Trying to access a network via a static route.

My PC is on Windows 10 and I am connecting to a remote network via VPN. My local network is My PC's VPN client address is The VPN gateway is

Via the VPN I have access to a network, where a router, IP:, enables access to another network.

I need to be able to manage devices on this network. I added a static route: "route add mask", which I thought might do the trick.

However, when I do a tracert to 10.124.193.x, I see that traffic is not going through the VPN as expected, but hits my local gateway ( and stops there. I expected a couple of hops like:, then, then 10.124.193.x.

The output of the route table below is partly in German, I hope that is ok, and still comprehensible.


tracing route to over a maximum of 30 Hops

1 2 ms 1 ms 1 ms fritz.box []
2 fritz.box [] reports: destination host unreachable route print

  • Did any answer help you? If so, you should accept the answer so that the question doesn't keep popping up forever, looking for an answer. Alternatively, you can provide your own answer and accept it.
    – Ron Maupin
    Aug 7, 2017 at 15:44

2 Answers 2


When you set a route, you need to give it the next hop. In your case, the next hop is, but your configured next hop is not.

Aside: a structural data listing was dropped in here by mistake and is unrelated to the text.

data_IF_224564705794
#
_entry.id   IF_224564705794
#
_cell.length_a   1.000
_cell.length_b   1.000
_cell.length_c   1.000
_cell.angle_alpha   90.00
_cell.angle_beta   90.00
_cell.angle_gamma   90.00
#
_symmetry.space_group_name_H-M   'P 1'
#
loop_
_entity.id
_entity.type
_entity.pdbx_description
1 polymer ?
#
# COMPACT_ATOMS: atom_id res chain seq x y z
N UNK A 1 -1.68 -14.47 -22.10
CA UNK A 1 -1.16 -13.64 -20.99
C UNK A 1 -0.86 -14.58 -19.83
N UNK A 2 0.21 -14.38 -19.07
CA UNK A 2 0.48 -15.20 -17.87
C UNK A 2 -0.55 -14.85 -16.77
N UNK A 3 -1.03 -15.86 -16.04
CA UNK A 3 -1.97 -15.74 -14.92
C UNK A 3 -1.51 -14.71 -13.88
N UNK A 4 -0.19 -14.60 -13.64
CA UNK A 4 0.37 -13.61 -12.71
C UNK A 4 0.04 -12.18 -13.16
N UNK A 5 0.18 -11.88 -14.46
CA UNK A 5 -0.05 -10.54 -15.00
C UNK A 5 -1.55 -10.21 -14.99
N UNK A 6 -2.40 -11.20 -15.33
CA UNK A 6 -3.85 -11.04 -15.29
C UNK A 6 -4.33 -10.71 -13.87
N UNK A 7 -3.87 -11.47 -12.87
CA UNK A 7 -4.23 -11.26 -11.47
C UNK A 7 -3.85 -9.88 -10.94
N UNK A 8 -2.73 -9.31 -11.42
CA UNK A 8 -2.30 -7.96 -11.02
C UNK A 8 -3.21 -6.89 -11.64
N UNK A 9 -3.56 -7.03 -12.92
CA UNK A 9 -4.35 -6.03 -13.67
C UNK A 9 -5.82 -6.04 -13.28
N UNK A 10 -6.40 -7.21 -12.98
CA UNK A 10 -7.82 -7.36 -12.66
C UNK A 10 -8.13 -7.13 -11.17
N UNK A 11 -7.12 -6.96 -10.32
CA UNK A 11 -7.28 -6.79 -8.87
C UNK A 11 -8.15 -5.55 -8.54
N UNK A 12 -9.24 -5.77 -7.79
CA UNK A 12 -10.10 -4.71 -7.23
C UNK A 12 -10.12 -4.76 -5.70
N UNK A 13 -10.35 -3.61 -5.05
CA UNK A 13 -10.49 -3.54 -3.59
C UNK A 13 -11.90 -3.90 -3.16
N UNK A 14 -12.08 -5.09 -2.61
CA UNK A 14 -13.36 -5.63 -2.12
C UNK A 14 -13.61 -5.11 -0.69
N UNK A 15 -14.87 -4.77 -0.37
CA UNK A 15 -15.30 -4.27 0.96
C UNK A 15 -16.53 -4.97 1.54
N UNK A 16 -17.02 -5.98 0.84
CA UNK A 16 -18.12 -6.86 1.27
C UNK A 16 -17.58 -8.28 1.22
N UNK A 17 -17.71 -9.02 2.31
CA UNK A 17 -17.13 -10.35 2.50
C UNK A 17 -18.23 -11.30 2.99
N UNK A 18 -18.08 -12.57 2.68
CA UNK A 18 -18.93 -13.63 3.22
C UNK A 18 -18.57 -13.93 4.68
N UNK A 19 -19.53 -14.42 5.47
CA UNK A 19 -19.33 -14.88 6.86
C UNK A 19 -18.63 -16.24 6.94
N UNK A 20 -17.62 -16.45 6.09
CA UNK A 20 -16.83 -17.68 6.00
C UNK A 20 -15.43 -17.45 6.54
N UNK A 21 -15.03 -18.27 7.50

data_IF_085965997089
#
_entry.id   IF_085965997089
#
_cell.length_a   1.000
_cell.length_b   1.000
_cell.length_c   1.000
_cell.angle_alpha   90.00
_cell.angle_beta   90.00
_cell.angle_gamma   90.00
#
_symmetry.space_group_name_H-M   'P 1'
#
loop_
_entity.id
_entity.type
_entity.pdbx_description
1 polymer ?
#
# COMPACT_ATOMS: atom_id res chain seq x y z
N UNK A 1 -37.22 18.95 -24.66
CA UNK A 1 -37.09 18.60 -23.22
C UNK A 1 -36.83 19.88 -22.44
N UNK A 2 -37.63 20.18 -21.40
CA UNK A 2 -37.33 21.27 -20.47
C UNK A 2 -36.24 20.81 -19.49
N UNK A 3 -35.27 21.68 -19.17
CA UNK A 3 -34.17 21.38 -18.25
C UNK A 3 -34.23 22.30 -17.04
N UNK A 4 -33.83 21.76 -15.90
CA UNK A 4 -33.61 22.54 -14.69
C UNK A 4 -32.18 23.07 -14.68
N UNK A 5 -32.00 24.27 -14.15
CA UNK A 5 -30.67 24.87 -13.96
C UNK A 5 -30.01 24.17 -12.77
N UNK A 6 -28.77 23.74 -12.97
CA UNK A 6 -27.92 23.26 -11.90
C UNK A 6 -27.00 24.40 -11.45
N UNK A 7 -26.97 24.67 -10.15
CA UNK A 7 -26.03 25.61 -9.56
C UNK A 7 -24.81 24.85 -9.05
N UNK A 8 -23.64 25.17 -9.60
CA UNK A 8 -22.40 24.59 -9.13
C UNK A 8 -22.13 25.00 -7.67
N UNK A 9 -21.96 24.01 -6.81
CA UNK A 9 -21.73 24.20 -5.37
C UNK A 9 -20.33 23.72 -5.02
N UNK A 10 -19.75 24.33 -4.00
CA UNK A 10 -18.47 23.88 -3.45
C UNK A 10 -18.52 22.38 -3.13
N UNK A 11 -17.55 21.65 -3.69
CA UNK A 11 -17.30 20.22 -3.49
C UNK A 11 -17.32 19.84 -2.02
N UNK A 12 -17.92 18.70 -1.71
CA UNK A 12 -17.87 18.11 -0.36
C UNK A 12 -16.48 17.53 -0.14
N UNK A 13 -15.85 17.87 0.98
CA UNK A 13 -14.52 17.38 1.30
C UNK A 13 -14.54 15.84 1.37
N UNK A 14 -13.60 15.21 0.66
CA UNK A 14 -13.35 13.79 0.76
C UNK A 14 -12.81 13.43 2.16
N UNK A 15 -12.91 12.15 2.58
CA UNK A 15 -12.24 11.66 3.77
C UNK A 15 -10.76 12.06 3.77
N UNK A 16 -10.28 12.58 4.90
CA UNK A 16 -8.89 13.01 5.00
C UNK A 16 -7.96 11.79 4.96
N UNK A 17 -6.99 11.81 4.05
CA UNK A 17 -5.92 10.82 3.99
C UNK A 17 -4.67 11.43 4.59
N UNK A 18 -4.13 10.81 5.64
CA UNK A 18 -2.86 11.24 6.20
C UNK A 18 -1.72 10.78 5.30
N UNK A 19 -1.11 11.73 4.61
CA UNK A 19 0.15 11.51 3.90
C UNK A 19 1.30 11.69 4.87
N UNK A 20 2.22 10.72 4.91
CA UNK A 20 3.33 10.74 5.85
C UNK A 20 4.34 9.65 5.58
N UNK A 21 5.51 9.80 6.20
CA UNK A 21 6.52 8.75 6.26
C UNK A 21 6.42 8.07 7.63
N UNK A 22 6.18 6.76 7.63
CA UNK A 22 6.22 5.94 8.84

After that, you are trusting that the next hop has a route to then next hop in the path toward your destination. If not, you need to modify that router to have a route toward your destination. If you don't have access to that router, this question is off-topic since you need to have control over the network about which you are asking questions.

  • Each one of the hops has access to the next hop. From my PC I can ping the router that has a static route to my destination network. So that is good. I can ping, which has a route to The question is, how do I set the different hops on Windows CLI? Dec 3, 2015 at 12:51
  • Questions about configuring your PC are off topic here, but you can ask on Super User.
    – Ron Maupin
    Dec 3, 2015 at 14:55
  • I'm beginning to suspect you don't have control of the network. Routing works by each hop looking at the destination address and looking up which way to send the traffic for the next hop. Having a complete path to the destination doesn't do any good unless each router in the path has a route to the final destination and knows where to send the traffic. You don't program that into Windows on one end only.
    – Ron Maupin
    Dec 3, 2015 at 15:06

I think this is simply not possible on Windows. On a MAC it works with the static route I have configured.

  • MacOS might automatically substitute the local gateway for the remote gateway that you configure which Windows doesn't. However, actually configuring remote gateways generally isn't possible.
    – Zac67
    Feb 11, 2018 at 16:30

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